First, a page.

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What Is Inner Work?

Inner work arises from the conviction that there is more to human consciousness, and more to being human, than is conventionally understood. Inner work is the deep dive of uncovering that potential. Some of us are born seekers, compelled to inner work as seeds are compelled to grow. Others live a conventional, externally oriented, life, but are at some point thrown towards inner work by an unexpected experience or life event that shakes their familiar world and sense of self.

A butterfly has emerged from the chrysalis

We can become butterflies but we can’t do that without going through a process of digestion, elimination, and metabolization [of structures and experience].

               Morton Letofsky
                       Ridhwan teacher

A caterpillar would continue to be a caterpillar were it not for an imperative of nature that drives its transmutation into a butterfly. Humanity does not know its potential transmutation, yet we too are being moved by an optimizing drive. Our early development creates an egoic self, which thinks it knows what a human being is. It fights transformation, because it opposes what it cannot see, sense, or understand. Inner work requires that we enter the human chrysalis, the 'alchemical' crucible where transmutation can occur. Inner work is called 'work' for a reason: it is hard, and it is best to have support and a map. A teacher functions as a guide, and a work school has known and tested methods that support the process of unfoldment.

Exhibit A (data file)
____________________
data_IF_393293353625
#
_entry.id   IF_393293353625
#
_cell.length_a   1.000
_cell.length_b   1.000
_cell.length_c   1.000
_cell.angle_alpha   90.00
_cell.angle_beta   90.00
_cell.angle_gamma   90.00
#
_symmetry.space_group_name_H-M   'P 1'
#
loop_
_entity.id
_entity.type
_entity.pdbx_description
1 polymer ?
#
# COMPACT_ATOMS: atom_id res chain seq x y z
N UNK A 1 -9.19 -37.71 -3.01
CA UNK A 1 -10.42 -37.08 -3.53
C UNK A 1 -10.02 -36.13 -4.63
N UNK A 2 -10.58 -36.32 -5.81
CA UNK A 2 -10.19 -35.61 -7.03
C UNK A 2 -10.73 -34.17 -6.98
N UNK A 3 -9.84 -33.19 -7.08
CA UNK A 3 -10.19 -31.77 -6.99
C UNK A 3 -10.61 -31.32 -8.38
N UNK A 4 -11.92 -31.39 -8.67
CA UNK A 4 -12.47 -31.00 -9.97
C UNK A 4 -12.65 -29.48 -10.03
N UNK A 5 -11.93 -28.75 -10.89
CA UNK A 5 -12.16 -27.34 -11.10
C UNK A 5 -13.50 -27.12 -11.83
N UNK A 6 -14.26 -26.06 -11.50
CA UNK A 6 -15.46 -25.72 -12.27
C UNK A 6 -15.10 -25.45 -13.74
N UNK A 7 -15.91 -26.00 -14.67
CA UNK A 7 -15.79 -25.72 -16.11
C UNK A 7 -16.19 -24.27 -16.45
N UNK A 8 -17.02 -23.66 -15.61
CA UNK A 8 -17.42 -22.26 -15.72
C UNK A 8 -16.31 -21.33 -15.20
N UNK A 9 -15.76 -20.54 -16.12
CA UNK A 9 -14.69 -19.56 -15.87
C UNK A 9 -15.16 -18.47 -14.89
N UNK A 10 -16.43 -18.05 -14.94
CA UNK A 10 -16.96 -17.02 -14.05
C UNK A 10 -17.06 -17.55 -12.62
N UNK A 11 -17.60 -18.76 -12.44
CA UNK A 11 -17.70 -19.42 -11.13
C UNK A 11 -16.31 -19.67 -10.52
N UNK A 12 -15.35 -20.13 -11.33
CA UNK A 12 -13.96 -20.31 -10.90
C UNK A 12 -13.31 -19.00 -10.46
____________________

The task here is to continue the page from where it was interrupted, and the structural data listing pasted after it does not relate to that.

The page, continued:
There have been inner work schools throughout the millennia, some connected to religious traditions (eg., the Kabbalists and Sufis), others Fourth Way schools such as Gurdjieff's work. Reality brings forth new forms appropriate to the unique needs of each era. The Diamond Approach® is the method of the Ridhwan School, a school of inner work that arose in our times and is uniquely suited to our times. 


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